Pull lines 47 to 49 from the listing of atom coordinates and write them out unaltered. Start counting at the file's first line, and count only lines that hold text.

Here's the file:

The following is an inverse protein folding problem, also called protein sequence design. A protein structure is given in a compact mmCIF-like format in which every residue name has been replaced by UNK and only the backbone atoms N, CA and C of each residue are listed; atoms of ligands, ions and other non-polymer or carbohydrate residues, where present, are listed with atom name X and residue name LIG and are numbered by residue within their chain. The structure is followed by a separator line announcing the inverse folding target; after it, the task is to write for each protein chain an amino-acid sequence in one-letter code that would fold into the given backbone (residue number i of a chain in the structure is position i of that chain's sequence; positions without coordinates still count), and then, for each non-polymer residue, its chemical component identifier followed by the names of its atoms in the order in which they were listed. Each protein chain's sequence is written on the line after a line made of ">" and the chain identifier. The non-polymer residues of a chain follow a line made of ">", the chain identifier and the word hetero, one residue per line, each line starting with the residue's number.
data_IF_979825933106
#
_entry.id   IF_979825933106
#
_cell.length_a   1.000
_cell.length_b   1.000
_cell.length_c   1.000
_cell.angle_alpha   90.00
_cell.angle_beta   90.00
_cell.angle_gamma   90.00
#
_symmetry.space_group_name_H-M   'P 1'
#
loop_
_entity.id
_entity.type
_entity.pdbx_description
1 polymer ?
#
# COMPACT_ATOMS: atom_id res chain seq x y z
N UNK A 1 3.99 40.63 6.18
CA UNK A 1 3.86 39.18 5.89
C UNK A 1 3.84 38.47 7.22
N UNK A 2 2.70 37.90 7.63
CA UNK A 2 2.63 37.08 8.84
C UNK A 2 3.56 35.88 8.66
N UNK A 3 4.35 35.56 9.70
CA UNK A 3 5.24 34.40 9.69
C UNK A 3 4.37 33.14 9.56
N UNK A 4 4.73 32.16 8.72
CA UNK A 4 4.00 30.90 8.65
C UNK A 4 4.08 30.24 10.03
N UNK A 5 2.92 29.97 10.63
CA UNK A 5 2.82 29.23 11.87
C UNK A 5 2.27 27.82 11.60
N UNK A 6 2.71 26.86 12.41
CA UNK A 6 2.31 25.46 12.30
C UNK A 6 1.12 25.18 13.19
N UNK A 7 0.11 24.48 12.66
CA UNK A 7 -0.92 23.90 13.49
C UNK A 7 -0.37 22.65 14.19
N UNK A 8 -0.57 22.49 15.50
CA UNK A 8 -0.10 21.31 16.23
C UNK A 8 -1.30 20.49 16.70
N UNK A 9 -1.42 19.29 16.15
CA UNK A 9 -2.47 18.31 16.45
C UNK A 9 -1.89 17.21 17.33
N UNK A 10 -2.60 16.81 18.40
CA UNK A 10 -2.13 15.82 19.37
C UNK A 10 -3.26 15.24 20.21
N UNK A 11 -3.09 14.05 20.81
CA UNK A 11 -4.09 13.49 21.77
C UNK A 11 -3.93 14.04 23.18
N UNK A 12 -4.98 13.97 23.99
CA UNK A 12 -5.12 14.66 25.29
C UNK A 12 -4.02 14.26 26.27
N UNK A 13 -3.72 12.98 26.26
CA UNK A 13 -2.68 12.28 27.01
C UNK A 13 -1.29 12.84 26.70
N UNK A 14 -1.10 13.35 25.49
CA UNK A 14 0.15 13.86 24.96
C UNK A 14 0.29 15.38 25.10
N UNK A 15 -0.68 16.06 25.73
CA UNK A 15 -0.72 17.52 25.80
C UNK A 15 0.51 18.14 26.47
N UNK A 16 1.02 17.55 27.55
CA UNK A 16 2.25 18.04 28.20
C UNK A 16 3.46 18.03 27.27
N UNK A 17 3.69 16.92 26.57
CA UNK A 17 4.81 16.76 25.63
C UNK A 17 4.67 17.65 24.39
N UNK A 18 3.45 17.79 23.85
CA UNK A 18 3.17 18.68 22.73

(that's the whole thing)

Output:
CA UNK A 9 -2.47 18.31 16.45
C UNK A 9 -1.89 17.21 17.33
N UNK A 10 -2.60 16.81 18.40